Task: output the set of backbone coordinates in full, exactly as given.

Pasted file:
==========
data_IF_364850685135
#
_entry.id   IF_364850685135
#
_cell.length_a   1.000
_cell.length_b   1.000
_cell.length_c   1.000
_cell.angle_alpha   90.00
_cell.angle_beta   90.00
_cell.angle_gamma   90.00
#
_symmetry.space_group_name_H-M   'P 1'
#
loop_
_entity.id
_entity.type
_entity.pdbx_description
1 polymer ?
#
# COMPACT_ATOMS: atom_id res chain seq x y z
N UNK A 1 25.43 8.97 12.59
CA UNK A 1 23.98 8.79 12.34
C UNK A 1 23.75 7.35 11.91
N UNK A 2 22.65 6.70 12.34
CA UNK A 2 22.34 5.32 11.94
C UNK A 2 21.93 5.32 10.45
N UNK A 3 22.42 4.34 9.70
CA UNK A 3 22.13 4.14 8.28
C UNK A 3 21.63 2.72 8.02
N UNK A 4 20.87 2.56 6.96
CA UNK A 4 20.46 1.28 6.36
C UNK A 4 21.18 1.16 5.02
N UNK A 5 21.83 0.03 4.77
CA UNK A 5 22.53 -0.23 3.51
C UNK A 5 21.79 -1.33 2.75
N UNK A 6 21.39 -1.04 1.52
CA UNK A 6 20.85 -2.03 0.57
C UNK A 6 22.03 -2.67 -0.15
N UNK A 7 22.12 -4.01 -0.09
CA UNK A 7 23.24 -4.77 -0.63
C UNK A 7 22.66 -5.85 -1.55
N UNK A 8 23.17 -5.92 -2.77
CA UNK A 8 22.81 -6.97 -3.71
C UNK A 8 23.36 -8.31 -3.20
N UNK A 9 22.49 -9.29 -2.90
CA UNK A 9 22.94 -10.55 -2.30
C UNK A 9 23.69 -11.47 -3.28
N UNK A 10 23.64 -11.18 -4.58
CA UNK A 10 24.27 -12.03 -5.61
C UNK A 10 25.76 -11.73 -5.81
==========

data_IF_364850685135
#
_entry.id   IF_364850685135
#
_cell.length_a   1.000
_cell.length_b   1.000
_cell.length_c   1.000
_cell.angle_alpha   90.00
_cell.angle_beta   90.00
_cell.angle_gamma   90.00
#
_symmetry.space_group_name_H-M   'P 1'
#
loop_
_entity.id
_entity.type
_entity.pdbx_description
1 polymer ?
#
# COMPACT_ATOMS: atom_id res chain seq x y z
N UNK A 1 25.43 8.97 12.59
CA UNK A 1 23.98 8.79 12.34
C UNK A 1 23.75 7.35 11.91
N UNK A 2 22.65 6.70 12.34
CA UNK A 2 22.34 5.32 11.94
C UNK A 2 21.93 5.32 10.45
N UNK A 3 22.42 4.34 9.70
CA UNK A 3 22.13 4.14 8.28
C UNK A 3 21.63 2.72 8.02
N UNK A 4 20.87 2.56 6.96
CA UNK A 4 20.46 1.28 6.36
C UNK A 4 21.18 1.16 5.02
N UNK A 5 21.83 0.03 4.77
CA UNK A 5 22.53 -0.23 3.51
C UNK A 5 21.79 -1.33 2.75
N UNK A 6 21.39 -1.04 1.52
CA UNK A 6 20.85 -2.03 0.57
C UNK A 6 22.03 -2.67 -0.15
N UNK A 7 22.12 -4.01 -0.09
CA UNK A 7 23.24 -4.77 -0.63
C UNK A 7 22.66 -5.85 -1.55
N UNK A 8 23.17 -5.92 -2.77
CA UNK A 8 22.81 -6.97 -3.71
C UNK A 8 23.36 -8.31 -3.20
N UNK A 9 22.49 -9.29 -2.90
CA UNK A 9 22.94 -10.55 -2.30
C UNK A 9 23.69 -11.47 -3.28
N UNK A 10 23.64 -11.18 -4.58
CA UNK A 10 24.27 -12.03 -5.61
C UNK A 10 25.76 -11.73 -5.81